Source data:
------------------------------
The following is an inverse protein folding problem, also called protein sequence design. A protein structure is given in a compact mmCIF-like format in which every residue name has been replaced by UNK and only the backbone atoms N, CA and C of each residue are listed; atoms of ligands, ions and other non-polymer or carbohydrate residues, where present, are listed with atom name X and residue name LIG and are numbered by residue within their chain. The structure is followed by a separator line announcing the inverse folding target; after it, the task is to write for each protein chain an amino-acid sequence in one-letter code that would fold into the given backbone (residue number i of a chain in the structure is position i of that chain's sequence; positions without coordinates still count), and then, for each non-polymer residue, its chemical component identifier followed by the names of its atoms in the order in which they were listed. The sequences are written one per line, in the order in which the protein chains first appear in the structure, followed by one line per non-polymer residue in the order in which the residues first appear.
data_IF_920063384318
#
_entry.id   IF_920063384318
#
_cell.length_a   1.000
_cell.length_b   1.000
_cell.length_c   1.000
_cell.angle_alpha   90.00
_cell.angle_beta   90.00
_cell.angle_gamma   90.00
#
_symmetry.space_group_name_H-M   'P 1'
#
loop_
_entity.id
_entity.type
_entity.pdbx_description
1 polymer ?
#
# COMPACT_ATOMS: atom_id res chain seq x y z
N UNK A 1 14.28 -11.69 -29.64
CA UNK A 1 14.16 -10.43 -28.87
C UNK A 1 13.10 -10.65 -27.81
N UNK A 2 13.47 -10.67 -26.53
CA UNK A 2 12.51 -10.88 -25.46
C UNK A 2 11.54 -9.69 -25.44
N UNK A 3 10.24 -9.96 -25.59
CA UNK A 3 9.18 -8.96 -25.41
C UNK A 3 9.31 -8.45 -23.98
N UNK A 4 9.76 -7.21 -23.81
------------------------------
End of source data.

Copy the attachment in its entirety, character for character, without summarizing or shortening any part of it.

The following is an inverse protein folding problem, also called protein sequence design. A protein structure is given in a compact mmCIF-like format in which every residue name has been replaced by UNK and only the backbone atoms N, CA and C of each residue are listed; atoms of ligands, ions and other non-polymer or carbohydrate residues, where present, are listed with atom name X and residue name LIG and are numbered by residue within their chain. The structure is followed by a separator line announcing the inverse folding target; after it, the task is to write for each protein chain an amino-acid sequence in one-letter code that would fold into the given backbone (residue number i of a chain in the structure is position i of that chain's sequence; positions without coordinates still count), and then, for each non-polymer residue, its chemical component identifier followed by the names of its atoms in the order in which they were listed. The sequences are written one per line, in the order in which the protein chains first appear in the structure, followed by one line per non-polymer residue in the order in which the residues first appear.
data_IF_920063384318
#
_entry.id   IF_920063384318
#
_cell.length_a   1.000
_cell.length_b   1.000
_cell.length_c   1.000
_cell.angle_alpha   90.00
_cell.angle_beta   90.00
_cell.angle_gamma   90.00
#
_symmetry.space_group_name_H-M   'P 1'
#
loop_
_entity.id
_entity.type
_entity.pdbx_description
1 polymer ?
#
# COMPACT_ATOMS: atom_id res chain seq x y z
N UNK A 1 14.28 -11.69 -29.64
CA UNK A 1 14.16 -10.43 -28.87
C UNK A 1 13.10 -10.65 -27.81
N UNK A 2 13.47 -10.67 -26.53
CA UNK A 2 12.51 -10.88 -25.46
C UNK A 2 11.54 -9.69 -25.44
N UNK A 3 10.24 -9.96 -25.59
CA UNK A 3 9.18 -8.96 -25.41
C UNK A 3 9.31 -8.45 -23.98
N UNK A 4 9.76 -7.21 -23.81